Imagine: The Sacco-Vanzetti case as a 2014 play called Send for the Million Men, created and directed by Joseph Silovsky, as part of the HERE Artist Residency Program.
Just imagine: Nicola Sacco and Bartolomeo Vanzetti remembered so explicitly almost a full century after the South Braintree, Massachusetts crime on April 15, 1920 for which they were arrested, tried, convicted and executed and as a result of which pleas, appeals and condemnations went on for the following decades, only to fade from public concern more recently.
At first thought, Send for the Million Men seems like a throwback enterprise -- especially as performed by Silovsky, Victor Morales and Catherine McRae (on violin and other instruments) in a decidedly low-low-tech demonstration.
On second thought, however, at a time when Tea Party proponents take pleasure in declaring Barack Obama a Socialist and the grand jury's Eric Garner decision has citizens across the country marching in the streets, the play is welcome. And yes, the still pressing Ferguson shooting instantly comes to mind, too. Send for the Million Men suddenly seems as timely as tomorrow morning's headlines.
The 90-minute undertaking is a call for justice when it's become shockingly clear that injustice looks to be a national scourge no less potent now than it was nine decades ago.
For those who haven't been as informed about the Jazz Age scandal as those born in the first half of the 20th century, some facts are necessary, all, or most, of them recounted by Silovsky and team as they go about opening old-fashioned valises (the kind without wheels and retractable handles) stacked around the wide HERE space and pulling from them innumerable helpful props.
On that spring day, a South Braintree paymaster and guard carrying $15,776.51 were shot and killed in a robbery. Within a short time, Sacco and Vanzetti were arrested, largely because the suspects were assumed to be Italian. Though they claimed their innocence and were identified by witnesses whose testimonies were porous, and though their case was stretched out for the next seven years and became a hideous cause celebre, their death sentences were ultimately carried out. They died in the electric chair August 23, 1927.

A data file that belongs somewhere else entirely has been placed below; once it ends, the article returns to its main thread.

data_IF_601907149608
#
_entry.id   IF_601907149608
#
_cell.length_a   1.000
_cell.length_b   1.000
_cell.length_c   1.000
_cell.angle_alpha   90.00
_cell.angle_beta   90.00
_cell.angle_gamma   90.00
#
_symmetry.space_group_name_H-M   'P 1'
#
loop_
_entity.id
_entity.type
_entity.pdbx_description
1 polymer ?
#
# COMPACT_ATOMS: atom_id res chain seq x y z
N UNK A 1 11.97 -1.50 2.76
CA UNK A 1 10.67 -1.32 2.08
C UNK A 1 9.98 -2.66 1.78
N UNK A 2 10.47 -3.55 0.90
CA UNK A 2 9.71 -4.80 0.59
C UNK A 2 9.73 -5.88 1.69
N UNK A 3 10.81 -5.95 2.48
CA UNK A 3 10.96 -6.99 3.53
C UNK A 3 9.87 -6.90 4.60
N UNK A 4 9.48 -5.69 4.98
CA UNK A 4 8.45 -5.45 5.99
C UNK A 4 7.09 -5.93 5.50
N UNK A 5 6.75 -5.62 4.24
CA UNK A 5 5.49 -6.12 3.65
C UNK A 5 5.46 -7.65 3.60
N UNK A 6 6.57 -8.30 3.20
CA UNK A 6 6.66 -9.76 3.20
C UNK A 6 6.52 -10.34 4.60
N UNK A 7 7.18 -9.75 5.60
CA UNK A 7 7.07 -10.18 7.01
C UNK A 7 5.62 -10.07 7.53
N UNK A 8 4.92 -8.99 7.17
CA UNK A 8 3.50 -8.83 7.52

With the contents of those valises and the aid of mechanical figures, stuffed figures, wooden dolls, bullet facsimiles and you-name-it as well as excerpts from witness statements and remarks by Judge Webster Thayer, Silovsky and Morales--as McRae provides underscoring--don't so much build an argument for Sacco's and Vanzetti's innocence as reconstruct a pressing, sometimes even somberly humorous court depiction of it.
You could say the evidence once again presented is as convincing as the Eric Garner video shown the Staten Island grand jury. (Why it turned out not to be as convincing as it looked to the grand jury members will remain a public mystery.) You could also say it's as convincing as the 1927 Atlantic Monthly essay Supreme Court Judge Felix Frankfurter published on Sacco and Vanzetti's behalf.
The small-budget urgency with which Silovsky operates--while wearing an ensemble featuring a ratty-looking red jersey as if proper dress isn't what's important at times like these--turns his sincere polemic into a first-rate theater piece.